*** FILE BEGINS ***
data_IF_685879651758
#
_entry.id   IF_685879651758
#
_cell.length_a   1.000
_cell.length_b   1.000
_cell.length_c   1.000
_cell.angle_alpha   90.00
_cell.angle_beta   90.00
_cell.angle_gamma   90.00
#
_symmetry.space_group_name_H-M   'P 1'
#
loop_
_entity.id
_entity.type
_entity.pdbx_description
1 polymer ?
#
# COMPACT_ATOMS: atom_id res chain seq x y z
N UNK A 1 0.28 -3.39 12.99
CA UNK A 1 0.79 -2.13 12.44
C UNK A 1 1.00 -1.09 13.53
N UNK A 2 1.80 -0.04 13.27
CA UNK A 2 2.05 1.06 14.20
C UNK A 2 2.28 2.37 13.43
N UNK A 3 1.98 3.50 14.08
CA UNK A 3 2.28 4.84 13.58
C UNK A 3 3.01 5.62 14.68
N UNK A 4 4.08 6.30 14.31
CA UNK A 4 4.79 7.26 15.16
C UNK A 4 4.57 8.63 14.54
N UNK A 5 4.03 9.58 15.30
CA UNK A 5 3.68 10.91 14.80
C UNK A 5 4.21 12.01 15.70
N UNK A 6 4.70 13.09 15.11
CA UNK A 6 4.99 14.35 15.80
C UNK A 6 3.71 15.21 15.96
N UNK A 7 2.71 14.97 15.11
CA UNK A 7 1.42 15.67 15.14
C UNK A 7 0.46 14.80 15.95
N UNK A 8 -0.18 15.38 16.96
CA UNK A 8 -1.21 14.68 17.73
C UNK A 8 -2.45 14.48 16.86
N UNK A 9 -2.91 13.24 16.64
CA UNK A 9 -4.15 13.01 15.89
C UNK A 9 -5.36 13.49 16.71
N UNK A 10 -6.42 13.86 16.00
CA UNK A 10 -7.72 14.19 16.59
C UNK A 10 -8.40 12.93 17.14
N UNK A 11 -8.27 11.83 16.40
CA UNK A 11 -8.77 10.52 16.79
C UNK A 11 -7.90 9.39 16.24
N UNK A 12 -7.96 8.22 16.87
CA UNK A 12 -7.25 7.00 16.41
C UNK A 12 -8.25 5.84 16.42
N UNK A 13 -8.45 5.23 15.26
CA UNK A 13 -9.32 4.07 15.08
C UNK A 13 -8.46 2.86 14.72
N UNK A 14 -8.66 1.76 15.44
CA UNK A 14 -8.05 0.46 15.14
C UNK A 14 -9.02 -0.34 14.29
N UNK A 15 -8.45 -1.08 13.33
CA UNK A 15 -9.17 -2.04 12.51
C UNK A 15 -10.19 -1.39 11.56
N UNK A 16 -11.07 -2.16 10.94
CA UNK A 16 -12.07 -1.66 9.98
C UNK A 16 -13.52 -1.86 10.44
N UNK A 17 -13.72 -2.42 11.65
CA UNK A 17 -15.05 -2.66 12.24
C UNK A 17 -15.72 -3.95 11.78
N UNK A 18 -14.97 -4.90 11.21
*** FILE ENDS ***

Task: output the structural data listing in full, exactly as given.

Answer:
data_IF_685879651758
#
_entry.id   IF_685879651758
#
_cell.length_a   1.000
_cell.length_b   1.000
_cell.length_c   1.000
_cell.angle_alpha   90.00
_cell.angle_beta   90.00
_cell.angle_gamma   90.00
#
_symmetry.space_group_name_H-M   'P 1'
#
loop_
_entity.id
_entity.type
_entity.pdbx_description
1 polymer ?
#
# COMPACT_ATOMS: atom_id res chain seq x y z
N UNK A 1 0.28 -3.39 12.99
CA UNK A 1 0.79 -2.13 12.44
C UNK A 1 1.00 -1.09 13.53
N UNK A 2 1.80 -0.04 13.27
CA UNK A 2 2.05 1.06 14.20
C UNK A 2 2.28 2.37 13.43
N UNK A 3 1.98 3.50 14.08
CA UNK A 3 2.28 4.84 13.58
C UNK A 3 3.01 5.62 14.68
N UNK A 4 4.08 6.30 14.31
CA UNK A 4 4.79 7.26 15.16
C UNK A 4 4.57 8.63 14.54
N UNK A 5 4.03 9.58 15.30
CA UNK A 5 3.68 10.91 14.80
C UNK A 5 4.21 12.01 15.70
N UNK A 6 4.70 13.09 15.11
CA UNK A 6 4.99 14.35 15.80
C UNK A 6 3.71 15.21 15.96
N UNK A 7 2.71 14.97 15.11
CA UNK A 7 1.42 15.67 15.14
C UNK A 7 0.46 14.80 15.95
N UNK A 8 -0.18 15.38 16.96
CA UNK A 8 -1.21 14.68 17.73
C UNK A 8 -2.45 14.48 16.86
N UNK A 9 -2.91 13.24 16.64
CA UNK A 9 -4.15 13.01 15.89
C UNK A 9 -5.36 13.49 16.71
N UNK A 10 -6.42 13.86 16.00
CA UNK A 10 -7.72 14.19 16.59
C UNK A 10 -8.40 12.93 17.14
N UNK A 11 -8.27 11.83 16.40
CA UNK A 11 -8.77 10.52 16.79
C UNK A 11 -7.90 9.39 16.24
N UNK A 12 -7.96 8.22 16.87
CA UNK A 12 -7.25 7.00 16.41
C UNK A 12 -8.25 5.84 16.42
N UNK A 13 -8.45 5.23 15.26
CA UNK A 13 -9.32 4.07 15.08
C UNK A 13 -8.46 2.86 14.72
N UNK A 14 -8.66 1.76 15.44
CA UNK A 14 -8.05 0.46 15.14
C UNK A 14 -9.02 -0.34 14.29
N UNK A 15 -8.45 -1.08 13.33
CA UNK A 15 -9.17 -2.04 12.51
C UNK A 15 -10.19 -1.39 11.56
N UNK A 16 -11.07 -2.16 10.94
CA UNK A 16 -12.07 -1.66 9.98
C UNK A 16 -13.52 -1.86 10.44
N UNK A 17 -13.72 -2.42 11.65
CA UNK A 17 -15.05 -2.66 12.24
C UNK A 17 -15.72 -3.95 11.78
N UNK A 18 -14.97 -4.90 11.21